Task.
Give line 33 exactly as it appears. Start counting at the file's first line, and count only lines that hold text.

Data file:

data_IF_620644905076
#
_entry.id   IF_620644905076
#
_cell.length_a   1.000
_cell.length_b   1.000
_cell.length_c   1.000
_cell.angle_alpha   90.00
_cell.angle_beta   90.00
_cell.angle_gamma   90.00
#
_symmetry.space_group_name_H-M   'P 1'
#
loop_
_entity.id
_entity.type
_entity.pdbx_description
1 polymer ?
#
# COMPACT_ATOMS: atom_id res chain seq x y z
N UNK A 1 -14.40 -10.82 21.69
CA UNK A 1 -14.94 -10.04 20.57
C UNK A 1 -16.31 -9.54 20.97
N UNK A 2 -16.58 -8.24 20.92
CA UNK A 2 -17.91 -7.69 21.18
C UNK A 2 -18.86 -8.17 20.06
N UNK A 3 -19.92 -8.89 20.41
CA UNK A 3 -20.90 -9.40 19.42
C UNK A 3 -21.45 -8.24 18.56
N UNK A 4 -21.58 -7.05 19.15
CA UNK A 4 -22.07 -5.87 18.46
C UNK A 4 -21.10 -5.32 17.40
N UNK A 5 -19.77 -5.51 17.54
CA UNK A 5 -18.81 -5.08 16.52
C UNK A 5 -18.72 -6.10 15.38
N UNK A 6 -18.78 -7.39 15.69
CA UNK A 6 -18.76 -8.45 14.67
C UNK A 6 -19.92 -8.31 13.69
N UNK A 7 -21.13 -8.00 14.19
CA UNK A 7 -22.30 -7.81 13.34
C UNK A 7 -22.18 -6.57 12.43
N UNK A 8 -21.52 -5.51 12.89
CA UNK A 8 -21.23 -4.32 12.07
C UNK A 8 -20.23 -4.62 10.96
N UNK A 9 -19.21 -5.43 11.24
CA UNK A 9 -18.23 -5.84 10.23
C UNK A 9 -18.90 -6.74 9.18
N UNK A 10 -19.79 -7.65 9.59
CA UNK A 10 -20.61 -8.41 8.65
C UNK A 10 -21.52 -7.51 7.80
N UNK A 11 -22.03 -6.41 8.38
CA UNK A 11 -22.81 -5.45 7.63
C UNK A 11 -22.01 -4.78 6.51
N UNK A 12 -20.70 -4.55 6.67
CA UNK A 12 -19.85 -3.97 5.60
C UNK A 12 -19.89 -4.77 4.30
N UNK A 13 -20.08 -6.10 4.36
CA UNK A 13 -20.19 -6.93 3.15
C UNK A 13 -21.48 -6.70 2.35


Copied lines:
N UNK A 5 -19.77 -5.51 17.54